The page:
Today is my mom’s birthday. She would be 68. As the years go by, her birthday gets harder. Her death day gets easier; that’s the day her suffering ended.
Every time I go to my dad’s house, I steal some of my mom’s clothes. He knows this; I know this. It’s a mutually beneficial arrangement. He still can’t bear to get rid of them, and I can only handle a few at a time. Either way, her closet and drawers are slowly depleted and given to a good home.
“Is that Ama’s?” That’s what my daughter always asks me.
And I always say, “Yes.”
She thinks it’s creepy that I wear the clothes of someone who died three and a half years ago, although she acknowledges that my mom had much better taste in clothes than I do.
Last time I was at my dad’s, while he was fly fishing in Wyoming, I took a bunch of Mom’s sweaters, just in case I go up north soon to see my son. Living in Central Texas, I don’t get enough excuses to wear sweaters.
Mom did not like my dogs. She pretended to like Darlin’, the dog we had before Polo and Clover, but she was just being nice. I get that. She was the kind of person who could not spread her love between dogs and children very equitably. Before she had kids, she and my dad had Chula, a poodle. They had another poodle after I came, Lady, but after she died, it was a long time before we got another dog.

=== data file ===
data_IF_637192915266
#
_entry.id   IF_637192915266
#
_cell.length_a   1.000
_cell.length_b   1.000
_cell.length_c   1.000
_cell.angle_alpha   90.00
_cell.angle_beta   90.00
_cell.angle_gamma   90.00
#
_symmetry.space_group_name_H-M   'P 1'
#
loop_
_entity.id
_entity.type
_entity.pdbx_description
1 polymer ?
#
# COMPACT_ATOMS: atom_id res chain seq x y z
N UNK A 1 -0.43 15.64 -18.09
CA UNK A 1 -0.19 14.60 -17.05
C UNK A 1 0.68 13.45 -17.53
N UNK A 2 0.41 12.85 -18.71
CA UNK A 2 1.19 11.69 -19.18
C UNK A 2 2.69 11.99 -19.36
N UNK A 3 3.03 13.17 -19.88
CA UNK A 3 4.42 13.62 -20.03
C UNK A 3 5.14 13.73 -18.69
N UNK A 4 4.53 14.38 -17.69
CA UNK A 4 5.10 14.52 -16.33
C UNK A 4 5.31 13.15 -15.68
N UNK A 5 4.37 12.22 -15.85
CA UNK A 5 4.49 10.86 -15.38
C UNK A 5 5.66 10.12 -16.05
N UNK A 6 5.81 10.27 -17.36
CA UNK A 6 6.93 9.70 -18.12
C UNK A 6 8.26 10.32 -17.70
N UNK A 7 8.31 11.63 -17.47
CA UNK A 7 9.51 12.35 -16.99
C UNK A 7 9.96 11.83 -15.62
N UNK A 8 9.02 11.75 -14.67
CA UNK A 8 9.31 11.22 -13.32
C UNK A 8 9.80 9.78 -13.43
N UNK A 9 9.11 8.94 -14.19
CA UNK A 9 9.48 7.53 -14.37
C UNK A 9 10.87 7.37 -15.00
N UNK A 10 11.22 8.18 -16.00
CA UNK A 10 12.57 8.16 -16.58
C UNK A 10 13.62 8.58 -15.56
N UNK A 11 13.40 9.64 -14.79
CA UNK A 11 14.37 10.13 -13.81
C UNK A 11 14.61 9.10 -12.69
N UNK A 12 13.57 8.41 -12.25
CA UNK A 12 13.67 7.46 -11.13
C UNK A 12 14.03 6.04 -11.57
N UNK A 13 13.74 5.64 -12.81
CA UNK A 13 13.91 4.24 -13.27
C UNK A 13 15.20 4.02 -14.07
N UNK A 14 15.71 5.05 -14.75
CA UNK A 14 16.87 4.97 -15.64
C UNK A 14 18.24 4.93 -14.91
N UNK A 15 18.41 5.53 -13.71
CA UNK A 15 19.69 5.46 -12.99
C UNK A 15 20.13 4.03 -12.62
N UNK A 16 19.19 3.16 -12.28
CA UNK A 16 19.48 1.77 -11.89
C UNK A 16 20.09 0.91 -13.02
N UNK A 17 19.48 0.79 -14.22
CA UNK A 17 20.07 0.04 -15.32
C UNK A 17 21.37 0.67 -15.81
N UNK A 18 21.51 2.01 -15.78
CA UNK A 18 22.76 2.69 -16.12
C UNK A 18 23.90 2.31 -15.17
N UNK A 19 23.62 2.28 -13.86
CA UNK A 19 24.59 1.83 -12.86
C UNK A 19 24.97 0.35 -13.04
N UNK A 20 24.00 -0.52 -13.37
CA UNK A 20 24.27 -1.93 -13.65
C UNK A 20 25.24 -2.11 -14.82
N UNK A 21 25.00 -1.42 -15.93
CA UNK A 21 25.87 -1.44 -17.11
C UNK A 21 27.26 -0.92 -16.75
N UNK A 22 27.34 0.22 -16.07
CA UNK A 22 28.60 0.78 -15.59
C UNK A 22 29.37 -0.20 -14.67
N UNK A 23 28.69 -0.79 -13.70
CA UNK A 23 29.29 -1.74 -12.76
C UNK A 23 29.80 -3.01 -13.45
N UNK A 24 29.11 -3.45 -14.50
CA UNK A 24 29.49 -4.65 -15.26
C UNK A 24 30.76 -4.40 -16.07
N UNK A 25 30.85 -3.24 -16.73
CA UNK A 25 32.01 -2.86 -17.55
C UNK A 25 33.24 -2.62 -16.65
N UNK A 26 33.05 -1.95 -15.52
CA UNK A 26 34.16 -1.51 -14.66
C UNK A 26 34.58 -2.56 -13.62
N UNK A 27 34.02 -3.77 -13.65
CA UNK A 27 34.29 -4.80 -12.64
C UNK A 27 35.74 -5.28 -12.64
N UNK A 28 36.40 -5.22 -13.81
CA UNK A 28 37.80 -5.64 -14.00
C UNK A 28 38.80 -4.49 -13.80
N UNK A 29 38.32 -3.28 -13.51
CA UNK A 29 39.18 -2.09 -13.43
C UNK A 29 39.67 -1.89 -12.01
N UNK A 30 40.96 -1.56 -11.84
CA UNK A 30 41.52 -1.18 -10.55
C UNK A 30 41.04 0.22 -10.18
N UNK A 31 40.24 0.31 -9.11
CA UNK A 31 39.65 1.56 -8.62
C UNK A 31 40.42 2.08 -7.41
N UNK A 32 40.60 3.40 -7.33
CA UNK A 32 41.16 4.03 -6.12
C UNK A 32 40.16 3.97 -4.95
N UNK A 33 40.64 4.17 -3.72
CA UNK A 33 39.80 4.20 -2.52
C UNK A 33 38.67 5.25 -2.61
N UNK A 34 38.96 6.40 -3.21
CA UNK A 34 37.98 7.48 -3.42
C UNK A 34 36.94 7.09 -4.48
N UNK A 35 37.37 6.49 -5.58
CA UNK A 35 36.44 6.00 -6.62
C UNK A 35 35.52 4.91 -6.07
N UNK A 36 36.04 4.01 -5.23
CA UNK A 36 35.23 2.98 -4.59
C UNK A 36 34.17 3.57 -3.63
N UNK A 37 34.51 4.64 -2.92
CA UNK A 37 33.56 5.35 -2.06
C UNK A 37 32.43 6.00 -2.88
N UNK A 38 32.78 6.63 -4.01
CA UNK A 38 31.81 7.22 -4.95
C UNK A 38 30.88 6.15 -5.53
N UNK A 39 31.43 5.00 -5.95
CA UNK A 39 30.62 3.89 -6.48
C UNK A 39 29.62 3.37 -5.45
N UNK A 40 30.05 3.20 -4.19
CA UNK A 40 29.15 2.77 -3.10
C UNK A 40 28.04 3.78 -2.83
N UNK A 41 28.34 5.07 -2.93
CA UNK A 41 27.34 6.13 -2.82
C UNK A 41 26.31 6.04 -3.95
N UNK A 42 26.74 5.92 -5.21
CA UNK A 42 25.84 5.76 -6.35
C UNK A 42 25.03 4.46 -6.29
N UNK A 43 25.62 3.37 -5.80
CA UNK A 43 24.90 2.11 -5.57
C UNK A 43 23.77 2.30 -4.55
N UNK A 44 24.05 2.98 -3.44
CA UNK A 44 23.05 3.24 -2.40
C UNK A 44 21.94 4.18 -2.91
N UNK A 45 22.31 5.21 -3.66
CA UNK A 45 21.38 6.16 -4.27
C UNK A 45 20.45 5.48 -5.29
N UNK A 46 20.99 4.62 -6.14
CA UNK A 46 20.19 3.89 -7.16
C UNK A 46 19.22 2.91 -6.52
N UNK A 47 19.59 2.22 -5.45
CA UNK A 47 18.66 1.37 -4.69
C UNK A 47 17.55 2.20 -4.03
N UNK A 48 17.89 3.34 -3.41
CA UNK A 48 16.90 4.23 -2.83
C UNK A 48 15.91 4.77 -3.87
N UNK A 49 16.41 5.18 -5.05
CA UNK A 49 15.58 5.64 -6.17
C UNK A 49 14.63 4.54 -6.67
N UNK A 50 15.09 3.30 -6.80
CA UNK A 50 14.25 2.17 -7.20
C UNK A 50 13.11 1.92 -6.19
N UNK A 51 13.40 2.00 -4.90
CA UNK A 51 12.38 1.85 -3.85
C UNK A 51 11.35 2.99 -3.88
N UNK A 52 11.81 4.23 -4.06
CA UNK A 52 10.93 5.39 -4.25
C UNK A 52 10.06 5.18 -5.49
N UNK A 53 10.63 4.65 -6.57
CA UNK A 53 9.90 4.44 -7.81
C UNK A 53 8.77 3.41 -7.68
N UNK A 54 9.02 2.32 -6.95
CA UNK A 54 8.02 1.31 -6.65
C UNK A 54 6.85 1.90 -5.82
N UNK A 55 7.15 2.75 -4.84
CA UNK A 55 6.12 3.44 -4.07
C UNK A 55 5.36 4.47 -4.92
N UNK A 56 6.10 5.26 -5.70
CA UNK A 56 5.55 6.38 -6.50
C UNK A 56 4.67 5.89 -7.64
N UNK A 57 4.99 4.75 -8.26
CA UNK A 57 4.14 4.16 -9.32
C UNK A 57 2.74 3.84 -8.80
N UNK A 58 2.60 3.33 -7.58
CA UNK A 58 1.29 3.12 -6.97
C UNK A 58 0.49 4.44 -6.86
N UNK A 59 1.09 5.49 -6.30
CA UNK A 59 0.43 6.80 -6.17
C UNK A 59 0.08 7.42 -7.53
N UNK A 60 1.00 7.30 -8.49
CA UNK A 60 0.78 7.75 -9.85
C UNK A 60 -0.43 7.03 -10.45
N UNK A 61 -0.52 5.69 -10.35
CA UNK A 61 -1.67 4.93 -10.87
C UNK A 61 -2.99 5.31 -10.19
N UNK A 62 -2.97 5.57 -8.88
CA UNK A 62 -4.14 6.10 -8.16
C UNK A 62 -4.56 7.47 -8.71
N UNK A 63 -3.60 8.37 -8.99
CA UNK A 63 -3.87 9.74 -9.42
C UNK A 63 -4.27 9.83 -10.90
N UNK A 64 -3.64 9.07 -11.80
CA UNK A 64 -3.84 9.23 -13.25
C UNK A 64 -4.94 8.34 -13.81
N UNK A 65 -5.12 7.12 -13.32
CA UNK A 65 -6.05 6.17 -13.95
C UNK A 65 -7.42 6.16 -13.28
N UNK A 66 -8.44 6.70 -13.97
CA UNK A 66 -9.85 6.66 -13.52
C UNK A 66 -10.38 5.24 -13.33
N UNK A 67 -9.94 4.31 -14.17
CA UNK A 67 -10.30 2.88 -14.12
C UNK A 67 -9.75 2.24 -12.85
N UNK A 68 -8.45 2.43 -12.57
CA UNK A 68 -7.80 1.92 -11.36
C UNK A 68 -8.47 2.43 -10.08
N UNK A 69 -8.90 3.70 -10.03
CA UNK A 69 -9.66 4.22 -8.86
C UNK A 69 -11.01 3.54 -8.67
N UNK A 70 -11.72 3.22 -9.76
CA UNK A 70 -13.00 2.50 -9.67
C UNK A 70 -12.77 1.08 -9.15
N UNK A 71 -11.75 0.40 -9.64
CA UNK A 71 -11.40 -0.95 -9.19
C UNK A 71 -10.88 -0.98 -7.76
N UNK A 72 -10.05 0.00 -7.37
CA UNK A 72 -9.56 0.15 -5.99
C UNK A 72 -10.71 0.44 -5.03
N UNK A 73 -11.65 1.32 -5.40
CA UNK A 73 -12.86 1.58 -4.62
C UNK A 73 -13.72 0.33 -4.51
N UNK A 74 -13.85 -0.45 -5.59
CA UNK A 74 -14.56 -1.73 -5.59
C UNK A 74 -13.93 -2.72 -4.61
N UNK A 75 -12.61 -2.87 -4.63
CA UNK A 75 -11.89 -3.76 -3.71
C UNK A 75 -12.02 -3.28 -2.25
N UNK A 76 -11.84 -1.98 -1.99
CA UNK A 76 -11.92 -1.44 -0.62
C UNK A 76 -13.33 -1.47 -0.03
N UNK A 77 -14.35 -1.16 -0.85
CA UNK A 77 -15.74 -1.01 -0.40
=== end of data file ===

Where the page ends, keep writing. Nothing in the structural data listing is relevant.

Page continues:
The next one was Ginger—Lady Gingerbread—a red cocker spaniel. I loved her so much I rewrote the song “Matchmaker” from “Fiddler on the Roof” to her. We eventually had to give her away because she bothered my brother’s allergies too much. I still remember the sweet college girl who came to claim her.
After I was in college myself, my brother got his own dog, Sam, a white Lab. Sam lived outside so that my brother’s allergies wouldn’t be too bad. He and his wife and three kids now have a chocolate Lab (who stays indoors) and a cat (which my brother swore he couldn’t tolerate). Funny how being a parent changes us.
I have decided that from henceforth—God willing—never be without two dogs again. Polo and Clover are sisters, so they are on the same lifespan track, baring injury or illness. I think next time I want to get big dogs. Darlin’ was 30 pounds; these two are just under 20. I want me a big-ass dog, even though I’m barely 5’2”. If Sam were still around, I’d take him in. All my dogs are rescues.